The California Church Shooter and His Connections to China’s United Front System
By: John Dotson

Between the horrific massacres that occurred on May 14 in Buffalo and on May 24 in Uvalde, Texas, another incident on Sunday, May 15 provided yet another entry in America’s tragic history of mass shootings. On that day, David Wen-wei Chou (周文偉), a 68-year-old naturalized US citizen of Taiwanese-Chinese heritage, opened fire on congregants at the Irvine Taiwanese Presbyterian Church in the town of Laguna Woods, California (Orange County, greater Los Angeles area), killing one person and wounding five more. After arriving at the church following a long drive from his residence in the Las Vegas area, Chou reportedly chained the doors shut, super-glued locks, and placed improvised incendiary devices about the building, before opening fire on the mostly elderly attendees at a church luncheon. The shooting rampage could have had a much higher toll, were it not for the heroic actions of Dr. John Cheng (鄭達志)—who reportedly tackled the shooter, and was himself fatally shot—and other attendees who subdued and restrained the suspect.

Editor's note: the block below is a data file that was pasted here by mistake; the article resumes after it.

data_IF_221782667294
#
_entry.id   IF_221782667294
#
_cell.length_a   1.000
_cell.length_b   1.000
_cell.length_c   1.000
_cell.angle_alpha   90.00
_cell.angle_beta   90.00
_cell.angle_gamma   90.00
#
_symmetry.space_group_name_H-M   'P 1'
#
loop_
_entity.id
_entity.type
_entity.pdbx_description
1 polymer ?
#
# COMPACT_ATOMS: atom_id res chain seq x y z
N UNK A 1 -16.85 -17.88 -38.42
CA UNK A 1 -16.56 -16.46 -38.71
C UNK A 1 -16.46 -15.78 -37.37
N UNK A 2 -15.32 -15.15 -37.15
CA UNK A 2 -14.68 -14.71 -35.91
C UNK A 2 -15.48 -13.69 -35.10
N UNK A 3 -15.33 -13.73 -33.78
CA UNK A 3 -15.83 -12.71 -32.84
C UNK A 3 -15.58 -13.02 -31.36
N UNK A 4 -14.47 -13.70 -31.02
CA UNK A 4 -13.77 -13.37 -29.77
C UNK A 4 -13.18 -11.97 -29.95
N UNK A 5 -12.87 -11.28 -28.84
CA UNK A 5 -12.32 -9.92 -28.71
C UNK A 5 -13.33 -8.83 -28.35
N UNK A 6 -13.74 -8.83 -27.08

How Might US Policy Change in the Course of a Taiwan Crisis?
By: Michael Mazza

“For God’s sake, this man cannot remain in power.” An unscripted remark, uttered by President Joseph Biden at the end of a major presidential speech in Poland, had observers wondering if the United States was about to embark on a major escalation of the war in Ukraine. Was an explicit policy of regime change in the offing? That concern turned out to be much ado about nothing, but American goals have nevertheless evolved since the start of the Russian invasion. This is natural: in war, political goals drive strategy and battlefield developments affect political aims, in a constant feedback loop.